Two-variable functions play an essential role in multi-variable calculus. They are also essential in different branches of abstract algebra including linear algebra. In this post, first, we discuss two-variable functions from different points of view. Then, we proceed to introduce their role in abstract algebra.

A two-variable function is a function whose input is an ordered pair and the output is unique as all functions satisfy this property. Here is the set-theoretical definition of two-variable functions:

Let \(A\), \(B\), and \(C\) be sets. By definition, a function $$f: A \times B \rightarrow C$$ defined by $$(a,b) \mapsto f(a,b)$$ is a two-variable function from \(A \times B\) to \(C.\)

#### Examples of two-variable functions

In Euclidean geometry, we learn that we can compute the volume of a circular cone with radius \(r\) and height \(h\) by the following formula: $$V= \frac{1}{3} \pi r^2 h.$$ Note that one may consider this formula as an example of a two-variable function from \(\mathbb{R}^{\geq 0} \times \mathbb{R}^{\geq 0}\) to \(\mathbb{R}^{\geq 0}.\)

**Remark**. Let \(*:A \times B \rightarrow C\) be a function defined by $$(a,b) \mapsto *(a,b).$$ For \(a\in A\) and \(b\in B\), it is sometimes more convenient to denote \(*(a,b)\) by \(a*b\).

#### Scalar multiplications as examples of two-variable functions

Note that all scalar multiplications are, in fact, two-variable functions. We explain this by the following example:

Let \(C(\mathbb{R})\) be the set of all continuous real-valued functions on \(\mathbb{R}\). For \( r\in \mathbb{R}\) and \(f\in C(\mathbb R)\), define \(r \cdot f\) to be a function from \(\mathbb R\) to \(\mathbb R\) by $$(r \cdot f)(x) = r(f(x)).$$ From calculus, we know that \(r\cdot f\) is continuous, and so, \(r\cdot f \in C(\mathbb R).\) Thus one may consider “\(\cdot\)” a two-variable function from \(\mathbb R \times C(\mathbb R)\) to \(C(\mathbb R)\) defined by $$(r,f) \mapsto r\cdot f.$$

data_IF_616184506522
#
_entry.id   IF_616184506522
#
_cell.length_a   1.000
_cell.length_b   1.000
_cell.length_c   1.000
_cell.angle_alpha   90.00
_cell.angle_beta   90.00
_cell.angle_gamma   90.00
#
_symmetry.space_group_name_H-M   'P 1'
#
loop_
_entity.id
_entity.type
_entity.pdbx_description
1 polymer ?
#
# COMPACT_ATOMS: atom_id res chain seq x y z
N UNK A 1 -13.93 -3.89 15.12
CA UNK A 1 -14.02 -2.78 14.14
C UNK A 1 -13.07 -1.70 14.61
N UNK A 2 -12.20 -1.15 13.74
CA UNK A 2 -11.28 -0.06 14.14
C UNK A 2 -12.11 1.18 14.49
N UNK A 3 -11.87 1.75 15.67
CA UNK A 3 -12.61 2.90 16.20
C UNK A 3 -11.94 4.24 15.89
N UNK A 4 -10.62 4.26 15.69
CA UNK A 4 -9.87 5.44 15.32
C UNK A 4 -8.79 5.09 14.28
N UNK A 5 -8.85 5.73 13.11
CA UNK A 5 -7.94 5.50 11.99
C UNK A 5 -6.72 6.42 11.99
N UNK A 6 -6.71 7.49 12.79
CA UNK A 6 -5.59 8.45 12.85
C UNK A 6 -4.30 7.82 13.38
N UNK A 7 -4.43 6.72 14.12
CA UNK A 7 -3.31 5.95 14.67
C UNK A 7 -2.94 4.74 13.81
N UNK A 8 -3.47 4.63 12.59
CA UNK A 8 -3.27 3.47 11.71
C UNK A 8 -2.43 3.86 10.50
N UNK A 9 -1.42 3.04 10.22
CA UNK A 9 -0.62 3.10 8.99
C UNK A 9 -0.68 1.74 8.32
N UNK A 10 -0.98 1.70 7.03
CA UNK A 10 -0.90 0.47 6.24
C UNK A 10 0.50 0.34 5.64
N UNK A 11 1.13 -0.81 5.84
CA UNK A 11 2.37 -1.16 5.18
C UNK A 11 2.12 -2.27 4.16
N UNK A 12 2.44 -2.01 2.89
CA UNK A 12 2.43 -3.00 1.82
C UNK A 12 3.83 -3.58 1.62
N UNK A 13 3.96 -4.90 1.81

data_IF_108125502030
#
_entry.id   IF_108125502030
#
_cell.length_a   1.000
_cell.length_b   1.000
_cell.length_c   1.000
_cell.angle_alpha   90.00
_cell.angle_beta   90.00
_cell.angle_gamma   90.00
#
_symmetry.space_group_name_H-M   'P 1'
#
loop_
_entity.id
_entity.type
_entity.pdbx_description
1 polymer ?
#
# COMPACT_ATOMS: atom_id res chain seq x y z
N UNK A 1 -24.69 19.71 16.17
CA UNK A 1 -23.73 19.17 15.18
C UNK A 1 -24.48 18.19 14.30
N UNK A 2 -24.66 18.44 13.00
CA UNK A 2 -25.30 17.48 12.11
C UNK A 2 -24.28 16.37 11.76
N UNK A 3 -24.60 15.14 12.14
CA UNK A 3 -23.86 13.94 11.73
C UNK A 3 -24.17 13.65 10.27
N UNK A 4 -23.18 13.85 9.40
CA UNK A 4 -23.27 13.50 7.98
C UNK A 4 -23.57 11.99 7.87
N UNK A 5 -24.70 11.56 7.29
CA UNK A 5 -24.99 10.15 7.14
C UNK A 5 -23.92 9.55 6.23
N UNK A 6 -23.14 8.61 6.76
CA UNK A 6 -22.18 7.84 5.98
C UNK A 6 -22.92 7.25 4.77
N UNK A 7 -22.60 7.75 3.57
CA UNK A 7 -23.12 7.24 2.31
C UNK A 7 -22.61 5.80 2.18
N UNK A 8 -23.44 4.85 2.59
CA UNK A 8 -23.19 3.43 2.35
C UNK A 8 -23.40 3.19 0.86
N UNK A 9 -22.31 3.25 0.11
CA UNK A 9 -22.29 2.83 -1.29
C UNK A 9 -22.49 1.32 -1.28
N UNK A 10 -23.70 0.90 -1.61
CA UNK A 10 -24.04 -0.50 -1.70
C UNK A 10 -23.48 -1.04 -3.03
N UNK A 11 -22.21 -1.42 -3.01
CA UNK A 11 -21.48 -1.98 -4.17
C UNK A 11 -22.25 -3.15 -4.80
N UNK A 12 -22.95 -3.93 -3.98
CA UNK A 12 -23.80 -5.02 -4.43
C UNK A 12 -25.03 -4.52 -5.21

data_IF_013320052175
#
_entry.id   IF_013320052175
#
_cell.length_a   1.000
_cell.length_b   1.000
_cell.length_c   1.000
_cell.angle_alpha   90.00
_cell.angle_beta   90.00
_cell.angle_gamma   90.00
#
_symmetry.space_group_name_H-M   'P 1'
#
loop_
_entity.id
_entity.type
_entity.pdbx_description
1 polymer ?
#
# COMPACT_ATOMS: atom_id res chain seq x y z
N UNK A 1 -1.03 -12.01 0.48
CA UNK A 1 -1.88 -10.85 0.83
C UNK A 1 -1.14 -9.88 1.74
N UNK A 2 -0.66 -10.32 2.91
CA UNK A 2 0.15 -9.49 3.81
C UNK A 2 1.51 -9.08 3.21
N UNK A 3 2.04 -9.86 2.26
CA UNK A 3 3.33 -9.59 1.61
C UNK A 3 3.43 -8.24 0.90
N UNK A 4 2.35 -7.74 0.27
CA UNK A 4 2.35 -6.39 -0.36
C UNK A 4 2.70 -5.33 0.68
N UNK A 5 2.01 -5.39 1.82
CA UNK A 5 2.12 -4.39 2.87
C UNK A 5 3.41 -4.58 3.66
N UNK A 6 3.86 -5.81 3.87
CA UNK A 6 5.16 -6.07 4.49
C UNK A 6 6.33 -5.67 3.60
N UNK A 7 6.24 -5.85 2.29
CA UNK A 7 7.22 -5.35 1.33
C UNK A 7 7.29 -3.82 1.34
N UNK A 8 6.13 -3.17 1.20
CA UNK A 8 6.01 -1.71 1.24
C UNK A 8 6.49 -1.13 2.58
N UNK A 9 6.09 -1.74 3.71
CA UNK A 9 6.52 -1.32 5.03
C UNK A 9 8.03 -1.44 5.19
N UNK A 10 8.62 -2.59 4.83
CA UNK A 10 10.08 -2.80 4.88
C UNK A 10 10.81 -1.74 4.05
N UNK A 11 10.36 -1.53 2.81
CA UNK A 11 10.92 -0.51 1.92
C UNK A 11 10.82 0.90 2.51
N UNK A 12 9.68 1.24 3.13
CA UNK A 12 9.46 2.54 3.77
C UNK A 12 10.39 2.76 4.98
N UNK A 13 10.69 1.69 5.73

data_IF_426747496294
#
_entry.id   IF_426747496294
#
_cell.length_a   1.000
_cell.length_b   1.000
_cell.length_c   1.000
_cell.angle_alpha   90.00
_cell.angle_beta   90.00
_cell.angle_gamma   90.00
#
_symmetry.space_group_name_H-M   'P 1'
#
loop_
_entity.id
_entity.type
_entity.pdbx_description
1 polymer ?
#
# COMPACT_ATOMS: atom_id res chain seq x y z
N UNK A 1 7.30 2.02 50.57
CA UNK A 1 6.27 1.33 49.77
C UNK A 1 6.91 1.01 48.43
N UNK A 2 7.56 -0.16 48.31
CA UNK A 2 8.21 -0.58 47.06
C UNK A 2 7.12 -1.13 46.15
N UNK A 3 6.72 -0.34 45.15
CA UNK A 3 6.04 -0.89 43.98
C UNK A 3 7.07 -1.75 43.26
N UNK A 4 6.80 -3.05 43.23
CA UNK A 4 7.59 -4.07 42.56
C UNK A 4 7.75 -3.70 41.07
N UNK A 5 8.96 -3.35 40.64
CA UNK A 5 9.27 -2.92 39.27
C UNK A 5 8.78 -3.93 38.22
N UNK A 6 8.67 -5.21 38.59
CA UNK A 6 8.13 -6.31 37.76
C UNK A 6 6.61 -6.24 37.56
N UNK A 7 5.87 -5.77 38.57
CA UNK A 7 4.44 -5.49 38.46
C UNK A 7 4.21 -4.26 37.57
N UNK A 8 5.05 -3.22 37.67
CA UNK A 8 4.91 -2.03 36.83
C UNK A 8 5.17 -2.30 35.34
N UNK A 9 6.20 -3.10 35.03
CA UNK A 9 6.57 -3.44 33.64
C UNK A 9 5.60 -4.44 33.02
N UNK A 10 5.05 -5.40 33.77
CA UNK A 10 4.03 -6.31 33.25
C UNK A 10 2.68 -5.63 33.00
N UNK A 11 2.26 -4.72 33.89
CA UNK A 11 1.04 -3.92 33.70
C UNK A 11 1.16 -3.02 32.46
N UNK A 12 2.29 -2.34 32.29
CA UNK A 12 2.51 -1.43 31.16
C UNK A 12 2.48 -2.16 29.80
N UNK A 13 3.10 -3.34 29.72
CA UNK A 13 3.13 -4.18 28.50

For other examples of scalar multiplications see the post on matrix operations.

#### Tensor products as examples of two-variable functions

Assume that $$u = (u_1, \dots, u_m) \in \mathbb R^m$$ and $$v = (v_1, \dots, v_n) \in \mathbb R^n$$ are two real vectors. In linear algebra, the tensor product $$u \otimes v$$ of the vectors \(u\) and \(v\) is, by definition, the following matrix: $$\begin{pmatrix}

u_1 v_1 & u_1 v_2 & \dots & u_1 v_n\\

u_2 v_1 & u_2 v_2 & \dots & u_2 v_n\\

\vdots & \vdots & \ddots & \vdots \\

u_m v_1 & u_m v_2 & \dots & u_m v_n

\end{pmatrix}.$$ It is clear that \(\otimes\) is a two-variable function from \(\mathbb R^m \times \mathbb R^n\) to the set of all \(m \times n\) real matrices \(M_{m \times n}(\mathbb R).\)

**Exercise**. Discuss that an inner product of vectors is an example of a two-variable function.

#### Binary operations

Finally, recall that the standard addition of real numbers is a function $$+: \mathbb R \times \mathbb R \rightarrow \mathbb R$$ defined by $$(a,b) \mapsto a+b.$$ This two-variable function is, in fact, an example of a binary operation.

By definition, a binary operation \(\star\) on a set \(S\) is a mapping that assigns to each ordered pair \((a,b)\) of elements in \(S\) an element \(a \star b\) in \(S.\) It is clear that binary operations are examples of two-variable functions. The concept of binary functions are essential in abstract algebra.

**Exercise**. Discuss that the cross product is an example of a binary operation on \(\mathbb{R}^3\).